WIKIMEDIA, PLOSNature Communications, which publishes brief scientific reports from a variety of disciplines, will now be 100 percent open access (OA), according to its publisher, Nature Publishing Group (NPG). “We want to be leaders in open research, and this move accelerates our commitment to drive open access forward,” said Sam Burridge, managing director for open research at NPG, said in a statement. “We are now taking a decisive step. We continue to see demand from authors for subscription publishing options, but we also see a need for a high quality, multidisciplinary, open-access journal.”
Launched in 2010, Nature Communications previously adhered to a hybrid model, publishing fewer than half of its studies as open-access articles and the remainder as subscription content. At present, researchers can choose an open-access option when submitting a manuscript to the journal, selecting one of three publishing licenses: Creative Commons Attribution 3.0 Unported (CC BY), the more restrictive Creative Commons Attribution-NonCommercial-No Derivs 3.0 Unported (CC BY-NC-ND), or Attribution-NonCommercial-ShareAlike 3.0 Unported (CC BY-NC-SA). Authors pay a fee of $5,200 to publish a study under a CC BY license, and $4,800 for each of the other two. As of October 20, CC BY will be the default license, with authors having the options of publishing under the other licenses without a fee difference, according to NPG. It is unclear as to what the new fee will be.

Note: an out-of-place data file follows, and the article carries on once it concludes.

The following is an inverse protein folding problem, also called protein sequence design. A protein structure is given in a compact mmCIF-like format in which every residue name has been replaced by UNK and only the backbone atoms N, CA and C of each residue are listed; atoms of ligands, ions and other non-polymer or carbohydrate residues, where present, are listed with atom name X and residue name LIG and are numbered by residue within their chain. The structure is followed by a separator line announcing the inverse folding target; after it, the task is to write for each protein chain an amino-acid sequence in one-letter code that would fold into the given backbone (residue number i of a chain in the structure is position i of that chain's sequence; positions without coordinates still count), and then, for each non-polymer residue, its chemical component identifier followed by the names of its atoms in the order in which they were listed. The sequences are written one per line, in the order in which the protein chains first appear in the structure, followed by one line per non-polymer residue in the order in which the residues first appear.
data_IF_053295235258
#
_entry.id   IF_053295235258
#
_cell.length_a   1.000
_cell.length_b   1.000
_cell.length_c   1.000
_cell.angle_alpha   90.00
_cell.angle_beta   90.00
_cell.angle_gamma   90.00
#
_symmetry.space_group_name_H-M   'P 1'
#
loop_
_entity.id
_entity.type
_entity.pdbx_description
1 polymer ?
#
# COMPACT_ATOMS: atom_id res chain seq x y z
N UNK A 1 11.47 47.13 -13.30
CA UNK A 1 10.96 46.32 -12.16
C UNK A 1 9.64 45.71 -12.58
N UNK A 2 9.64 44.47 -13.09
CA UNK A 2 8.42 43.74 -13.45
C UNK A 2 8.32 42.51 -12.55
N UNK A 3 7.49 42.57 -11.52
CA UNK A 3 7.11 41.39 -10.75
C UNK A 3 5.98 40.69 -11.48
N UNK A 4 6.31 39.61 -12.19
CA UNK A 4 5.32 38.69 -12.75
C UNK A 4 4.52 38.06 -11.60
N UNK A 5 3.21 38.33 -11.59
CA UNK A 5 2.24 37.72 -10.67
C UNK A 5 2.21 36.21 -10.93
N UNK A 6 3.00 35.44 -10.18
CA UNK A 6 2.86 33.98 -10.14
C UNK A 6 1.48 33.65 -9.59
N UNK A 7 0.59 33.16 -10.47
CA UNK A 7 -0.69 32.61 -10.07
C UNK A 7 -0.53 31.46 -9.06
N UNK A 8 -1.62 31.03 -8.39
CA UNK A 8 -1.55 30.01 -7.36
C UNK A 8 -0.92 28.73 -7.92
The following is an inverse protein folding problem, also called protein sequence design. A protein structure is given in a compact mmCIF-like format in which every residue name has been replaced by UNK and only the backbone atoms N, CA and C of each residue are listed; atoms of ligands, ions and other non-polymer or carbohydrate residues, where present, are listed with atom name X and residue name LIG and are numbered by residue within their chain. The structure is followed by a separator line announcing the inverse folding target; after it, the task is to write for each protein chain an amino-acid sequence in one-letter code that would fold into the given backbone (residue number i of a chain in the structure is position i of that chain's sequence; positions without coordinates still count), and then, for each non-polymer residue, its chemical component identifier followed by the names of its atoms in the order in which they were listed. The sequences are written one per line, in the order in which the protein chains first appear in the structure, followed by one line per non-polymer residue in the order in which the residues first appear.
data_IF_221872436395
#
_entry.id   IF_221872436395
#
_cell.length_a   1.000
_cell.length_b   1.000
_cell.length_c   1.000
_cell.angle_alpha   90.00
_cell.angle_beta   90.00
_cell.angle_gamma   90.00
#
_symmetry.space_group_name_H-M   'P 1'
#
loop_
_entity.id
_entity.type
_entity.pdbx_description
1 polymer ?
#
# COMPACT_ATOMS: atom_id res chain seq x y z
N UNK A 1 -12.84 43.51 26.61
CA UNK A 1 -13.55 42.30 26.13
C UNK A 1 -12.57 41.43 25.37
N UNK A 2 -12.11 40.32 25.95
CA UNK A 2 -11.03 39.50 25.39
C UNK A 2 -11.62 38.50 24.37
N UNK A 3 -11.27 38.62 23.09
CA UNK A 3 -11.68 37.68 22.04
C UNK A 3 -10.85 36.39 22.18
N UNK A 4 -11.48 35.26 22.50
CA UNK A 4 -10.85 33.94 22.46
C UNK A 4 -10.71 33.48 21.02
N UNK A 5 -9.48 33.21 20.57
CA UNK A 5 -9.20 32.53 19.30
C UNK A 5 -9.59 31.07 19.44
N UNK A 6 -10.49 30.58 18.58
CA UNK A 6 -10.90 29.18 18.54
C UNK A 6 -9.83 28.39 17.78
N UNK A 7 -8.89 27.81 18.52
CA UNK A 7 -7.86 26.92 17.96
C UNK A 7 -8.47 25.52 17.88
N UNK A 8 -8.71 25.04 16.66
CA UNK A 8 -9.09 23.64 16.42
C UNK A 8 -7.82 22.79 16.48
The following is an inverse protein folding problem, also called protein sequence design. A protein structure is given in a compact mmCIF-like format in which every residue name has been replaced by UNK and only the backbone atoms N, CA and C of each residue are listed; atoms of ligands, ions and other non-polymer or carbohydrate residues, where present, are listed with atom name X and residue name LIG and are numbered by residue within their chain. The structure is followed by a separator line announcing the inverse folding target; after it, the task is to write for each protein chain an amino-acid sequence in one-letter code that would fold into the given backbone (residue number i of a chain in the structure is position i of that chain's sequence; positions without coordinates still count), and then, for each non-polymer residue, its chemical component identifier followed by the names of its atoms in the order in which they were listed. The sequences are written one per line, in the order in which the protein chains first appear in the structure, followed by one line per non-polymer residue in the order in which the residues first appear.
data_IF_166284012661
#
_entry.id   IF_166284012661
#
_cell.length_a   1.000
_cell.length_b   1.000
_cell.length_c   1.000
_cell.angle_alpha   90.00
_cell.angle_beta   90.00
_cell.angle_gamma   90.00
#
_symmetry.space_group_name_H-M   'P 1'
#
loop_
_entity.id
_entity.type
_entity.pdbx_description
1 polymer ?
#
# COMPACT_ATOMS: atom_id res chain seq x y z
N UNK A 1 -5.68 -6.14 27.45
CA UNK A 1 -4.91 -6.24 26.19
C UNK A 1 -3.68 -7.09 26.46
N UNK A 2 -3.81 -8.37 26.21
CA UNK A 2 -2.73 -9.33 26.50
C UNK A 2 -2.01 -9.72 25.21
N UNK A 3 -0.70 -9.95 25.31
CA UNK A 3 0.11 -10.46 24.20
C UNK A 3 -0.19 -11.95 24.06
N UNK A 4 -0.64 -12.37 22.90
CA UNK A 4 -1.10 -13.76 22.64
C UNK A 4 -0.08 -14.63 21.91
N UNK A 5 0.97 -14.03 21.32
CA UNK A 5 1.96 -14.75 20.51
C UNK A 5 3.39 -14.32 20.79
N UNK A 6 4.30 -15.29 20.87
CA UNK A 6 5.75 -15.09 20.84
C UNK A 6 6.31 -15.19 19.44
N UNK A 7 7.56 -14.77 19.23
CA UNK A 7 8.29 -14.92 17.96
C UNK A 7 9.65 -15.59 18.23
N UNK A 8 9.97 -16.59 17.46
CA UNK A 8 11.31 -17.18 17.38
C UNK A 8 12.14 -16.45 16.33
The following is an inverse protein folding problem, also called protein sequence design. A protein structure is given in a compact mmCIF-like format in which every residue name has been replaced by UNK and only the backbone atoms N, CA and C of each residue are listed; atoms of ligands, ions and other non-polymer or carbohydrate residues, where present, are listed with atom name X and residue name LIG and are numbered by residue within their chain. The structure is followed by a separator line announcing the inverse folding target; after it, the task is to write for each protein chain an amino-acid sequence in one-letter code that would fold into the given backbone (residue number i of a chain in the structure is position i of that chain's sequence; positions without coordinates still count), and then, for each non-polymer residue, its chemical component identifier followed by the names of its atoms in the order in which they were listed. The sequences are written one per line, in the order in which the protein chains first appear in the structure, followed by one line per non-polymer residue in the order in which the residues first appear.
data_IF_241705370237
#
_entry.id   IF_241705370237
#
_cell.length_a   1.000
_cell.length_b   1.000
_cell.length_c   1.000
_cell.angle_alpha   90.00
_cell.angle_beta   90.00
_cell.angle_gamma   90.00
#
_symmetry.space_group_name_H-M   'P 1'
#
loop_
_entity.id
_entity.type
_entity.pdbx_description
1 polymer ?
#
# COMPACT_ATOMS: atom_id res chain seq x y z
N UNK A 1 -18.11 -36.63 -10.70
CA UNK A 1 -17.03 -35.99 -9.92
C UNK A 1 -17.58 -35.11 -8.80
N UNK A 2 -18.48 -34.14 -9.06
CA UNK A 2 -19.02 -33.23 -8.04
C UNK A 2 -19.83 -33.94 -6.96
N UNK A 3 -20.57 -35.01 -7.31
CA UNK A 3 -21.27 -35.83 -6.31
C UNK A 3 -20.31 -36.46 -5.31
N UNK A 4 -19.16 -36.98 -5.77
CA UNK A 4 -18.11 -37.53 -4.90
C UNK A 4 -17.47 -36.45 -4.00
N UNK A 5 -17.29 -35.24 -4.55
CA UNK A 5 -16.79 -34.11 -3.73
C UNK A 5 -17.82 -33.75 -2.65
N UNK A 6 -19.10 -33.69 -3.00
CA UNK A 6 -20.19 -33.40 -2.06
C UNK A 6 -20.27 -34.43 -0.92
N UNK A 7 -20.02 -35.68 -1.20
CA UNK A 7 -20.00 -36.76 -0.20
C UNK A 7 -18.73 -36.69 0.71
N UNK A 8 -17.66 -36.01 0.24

The move by London-based NPG toward more open-access scientific literature is in accordance with the UK government’s recent push make all of the research it funds with taxpayer contributions freely accessible by the public.
“I am delighted that Nature Communications is to become a fully, open-access journal, and one that defaults to publishing content under the CC BY license,” said Robert Kiley, who leads on the implementation of the Wellcome Trust’s OA policy, in the statement from NPG. “The decision by NPG to make this journal fully OA also provides evidence that hybrid OA—in which a journal makes content available under both OA and subscription models—can be a transitional phase. We hope that this will encourage other hybrid OA journals to transition to full OA.”
Update (September 23): After this article was published, Nature Publishing Group's Amy Bourke responded to The Scientist, noting the flat article processing charge (APC) to publish in Nature Communications: $5,200.